United NationsDepartment of Economic and Social Affairs Sustainable Development

WHO

Mr Chairman,
I would like to thank those panelists and speakers that have drawn our attention to the
need to meet basic household energy needs, in particular for cooking, and called for a
strong political commitment to provide access to energy among the poor.
We have heard that 2.4 billion people still rely on traditional biomass for cooking. 3.2
billion people worldwide, more than half of the world?s population, burns biomass fuels
and coal indoors for cooking. I would like to add a health angle to these statistics: Every
year, indoor air pollution from solid fuel use leads to more than 1.5 million deaths.
Children and women are disproportionately affected. Indoor air pollution is responsible
for nearly 800 000 deaths among children and more than 500 000 deaths among women
every year.
In addressing this public health and development tragedy, I would like to call upon CSD-
14 to consider the following three points:
First, beyond drawing attention to the general need to improve access to energy, the
commitment to a specific target is needed. The UN Millennium Project has proposed
such a target and postulated that, in order to reach the Millennium Development Goals,
we will need to halve, by 2015, the number of people cooking with solid fuels and make
improved cooking stoves widely available. CSD-14 and CSD-15 provide an opportunity
to endorse this target.
Secondly, health is a winning argument. In industrialized countries, health has been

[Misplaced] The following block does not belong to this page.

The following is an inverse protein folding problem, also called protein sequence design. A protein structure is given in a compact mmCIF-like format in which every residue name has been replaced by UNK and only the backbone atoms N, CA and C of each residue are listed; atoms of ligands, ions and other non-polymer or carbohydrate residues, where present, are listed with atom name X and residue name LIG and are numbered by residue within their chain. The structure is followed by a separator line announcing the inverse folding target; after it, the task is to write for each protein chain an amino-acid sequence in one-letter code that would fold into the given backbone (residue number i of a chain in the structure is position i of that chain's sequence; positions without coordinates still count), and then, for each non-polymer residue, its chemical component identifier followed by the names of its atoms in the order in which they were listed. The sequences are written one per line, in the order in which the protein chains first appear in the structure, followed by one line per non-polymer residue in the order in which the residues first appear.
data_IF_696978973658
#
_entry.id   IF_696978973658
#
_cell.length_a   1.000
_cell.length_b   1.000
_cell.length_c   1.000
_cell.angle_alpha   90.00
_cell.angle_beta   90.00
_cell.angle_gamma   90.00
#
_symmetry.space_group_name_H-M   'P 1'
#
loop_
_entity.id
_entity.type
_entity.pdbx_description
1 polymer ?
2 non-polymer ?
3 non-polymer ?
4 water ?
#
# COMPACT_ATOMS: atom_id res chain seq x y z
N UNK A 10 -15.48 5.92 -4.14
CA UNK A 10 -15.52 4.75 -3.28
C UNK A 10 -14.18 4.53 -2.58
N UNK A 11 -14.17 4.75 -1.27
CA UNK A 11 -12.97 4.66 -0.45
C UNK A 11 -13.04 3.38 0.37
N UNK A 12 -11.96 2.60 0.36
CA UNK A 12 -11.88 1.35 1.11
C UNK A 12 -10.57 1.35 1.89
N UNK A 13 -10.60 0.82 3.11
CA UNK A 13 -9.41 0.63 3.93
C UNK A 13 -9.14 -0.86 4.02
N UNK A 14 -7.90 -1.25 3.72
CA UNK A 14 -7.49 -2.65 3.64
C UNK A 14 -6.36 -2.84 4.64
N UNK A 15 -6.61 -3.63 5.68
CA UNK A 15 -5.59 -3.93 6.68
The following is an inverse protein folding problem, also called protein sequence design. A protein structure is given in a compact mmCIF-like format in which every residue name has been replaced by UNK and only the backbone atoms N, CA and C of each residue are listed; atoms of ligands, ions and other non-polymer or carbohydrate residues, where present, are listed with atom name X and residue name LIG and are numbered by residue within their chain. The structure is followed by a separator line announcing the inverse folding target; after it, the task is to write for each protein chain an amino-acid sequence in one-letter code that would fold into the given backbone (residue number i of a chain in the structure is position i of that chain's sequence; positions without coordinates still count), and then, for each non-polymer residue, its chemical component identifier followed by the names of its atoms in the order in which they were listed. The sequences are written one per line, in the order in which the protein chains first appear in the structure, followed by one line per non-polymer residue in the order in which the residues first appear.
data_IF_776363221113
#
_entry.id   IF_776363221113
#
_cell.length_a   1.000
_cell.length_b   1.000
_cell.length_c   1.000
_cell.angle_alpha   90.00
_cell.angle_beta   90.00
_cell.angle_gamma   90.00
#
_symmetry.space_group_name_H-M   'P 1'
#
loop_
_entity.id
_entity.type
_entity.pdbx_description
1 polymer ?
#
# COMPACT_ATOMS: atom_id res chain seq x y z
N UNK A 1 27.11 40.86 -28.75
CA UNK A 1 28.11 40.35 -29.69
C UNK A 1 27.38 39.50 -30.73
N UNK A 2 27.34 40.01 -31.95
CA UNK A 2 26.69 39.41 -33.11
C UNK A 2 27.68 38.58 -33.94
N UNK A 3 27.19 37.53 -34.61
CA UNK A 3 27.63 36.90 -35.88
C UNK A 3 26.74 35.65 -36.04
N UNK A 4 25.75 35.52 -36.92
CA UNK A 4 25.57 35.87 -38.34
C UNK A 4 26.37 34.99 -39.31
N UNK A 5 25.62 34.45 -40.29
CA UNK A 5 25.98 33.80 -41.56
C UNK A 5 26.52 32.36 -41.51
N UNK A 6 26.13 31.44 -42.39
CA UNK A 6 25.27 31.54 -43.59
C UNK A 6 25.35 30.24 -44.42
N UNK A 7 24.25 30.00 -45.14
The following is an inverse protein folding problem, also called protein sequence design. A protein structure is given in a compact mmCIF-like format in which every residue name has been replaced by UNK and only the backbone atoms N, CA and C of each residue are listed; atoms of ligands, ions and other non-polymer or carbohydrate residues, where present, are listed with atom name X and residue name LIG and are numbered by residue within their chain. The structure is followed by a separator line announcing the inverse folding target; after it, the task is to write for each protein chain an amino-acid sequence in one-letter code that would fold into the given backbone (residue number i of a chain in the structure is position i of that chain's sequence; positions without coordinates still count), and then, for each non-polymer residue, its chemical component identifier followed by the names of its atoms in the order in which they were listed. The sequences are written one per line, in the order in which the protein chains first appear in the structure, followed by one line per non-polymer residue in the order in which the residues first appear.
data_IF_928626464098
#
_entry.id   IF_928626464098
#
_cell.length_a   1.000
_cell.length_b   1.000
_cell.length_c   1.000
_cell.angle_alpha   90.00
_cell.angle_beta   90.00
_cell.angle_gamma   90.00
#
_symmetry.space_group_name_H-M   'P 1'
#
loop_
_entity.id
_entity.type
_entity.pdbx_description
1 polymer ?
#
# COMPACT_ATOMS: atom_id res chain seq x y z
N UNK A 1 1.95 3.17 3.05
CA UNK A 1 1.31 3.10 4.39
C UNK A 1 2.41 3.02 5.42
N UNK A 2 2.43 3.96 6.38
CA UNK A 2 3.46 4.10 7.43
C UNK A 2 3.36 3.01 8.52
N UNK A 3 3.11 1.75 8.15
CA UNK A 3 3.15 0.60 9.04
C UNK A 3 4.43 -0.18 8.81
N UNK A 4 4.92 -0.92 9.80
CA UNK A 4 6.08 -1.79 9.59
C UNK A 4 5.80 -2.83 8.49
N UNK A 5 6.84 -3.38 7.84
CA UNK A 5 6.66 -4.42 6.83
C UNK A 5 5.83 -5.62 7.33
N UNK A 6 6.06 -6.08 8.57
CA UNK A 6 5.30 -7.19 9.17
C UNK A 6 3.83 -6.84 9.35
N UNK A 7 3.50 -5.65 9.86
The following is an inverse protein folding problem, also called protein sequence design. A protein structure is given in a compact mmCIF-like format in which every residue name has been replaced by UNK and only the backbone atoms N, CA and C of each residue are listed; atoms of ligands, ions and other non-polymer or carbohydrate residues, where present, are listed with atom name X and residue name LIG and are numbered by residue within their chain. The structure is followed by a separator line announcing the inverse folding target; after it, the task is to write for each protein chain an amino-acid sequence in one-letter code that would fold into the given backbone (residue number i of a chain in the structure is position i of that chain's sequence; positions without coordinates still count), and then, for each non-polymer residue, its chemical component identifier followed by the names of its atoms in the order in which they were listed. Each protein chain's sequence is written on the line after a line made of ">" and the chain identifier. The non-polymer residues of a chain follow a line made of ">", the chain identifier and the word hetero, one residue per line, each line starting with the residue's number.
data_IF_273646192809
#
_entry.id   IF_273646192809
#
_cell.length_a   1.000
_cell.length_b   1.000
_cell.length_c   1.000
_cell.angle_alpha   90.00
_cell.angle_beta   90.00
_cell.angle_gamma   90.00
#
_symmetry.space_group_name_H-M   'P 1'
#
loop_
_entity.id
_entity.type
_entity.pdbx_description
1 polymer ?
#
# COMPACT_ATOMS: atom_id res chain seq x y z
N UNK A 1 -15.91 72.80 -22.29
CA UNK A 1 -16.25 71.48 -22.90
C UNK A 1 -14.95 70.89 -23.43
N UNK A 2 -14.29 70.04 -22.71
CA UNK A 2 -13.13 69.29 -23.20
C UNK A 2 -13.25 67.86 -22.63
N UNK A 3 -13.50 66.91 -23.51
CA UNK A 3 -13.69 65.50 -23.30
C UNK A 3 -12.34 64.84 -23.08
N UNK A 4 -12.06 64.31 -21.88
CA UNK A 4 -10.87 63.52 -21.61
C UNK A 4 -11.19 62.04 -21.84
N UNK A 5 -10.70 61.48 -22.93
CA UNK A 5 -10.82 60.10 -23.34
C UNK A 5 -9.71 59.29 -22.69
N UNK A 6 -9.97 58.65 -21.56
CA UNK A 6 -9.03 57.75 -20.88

driving the environment agenda. Let us use the health concerns in relation to indoor air
pollution to drive the energy agenda in developing countries.
Finally, health must be a part of the solution. It is not sufficient to simply use health as an
argument, health must also be one of the key parameters to develop and inform
appropriate interventions and policies to improve access to household energy.
Thank you.

Mr Chairman,
I would like to add my comments to two issues raised during this session, i.e. how to cut
a long-term energy target into sizeable pieces and how to finance access to household
energy. In doing so, I have a piece of bad news and a piece of good news.
The bad news is that, in cutting the overall household energy target, as proposed by the
UN Millennium Project, into a daily target, we are confronted with an enormous
challenge. To reach, by 2015, half of those cooking with solid fuels with cleaner fuels
nearly 500 000 people a day will need to gain access every day between now and 2015.
Reaching this target would still leave 1.5 billion people unserved in 2015.
The good news is that investing in modern cooking fuels and more efficient and cleaner
cooking stoves pays off. This Thursday WHO will release a new report entitled ?Fuel for
life: household energy and health?. This report contains the results of the first-ever costbenefit
analysis of different household energy interventions, including cleaner fuels, such
as LPG and ethanol, and improved cooking stoves. Whichever of these household
energy intervention we analyse, the benefits always outweigh the investment many
times. Moreover, the vast majority of costs are borne at the household level. Only a
small fraction of the overall cost requires public sector investment for awareness-raising,
social marketing, research and development of appropriate energy solutions, and to set
up micirofinance schemes for producers and users.
Thank you.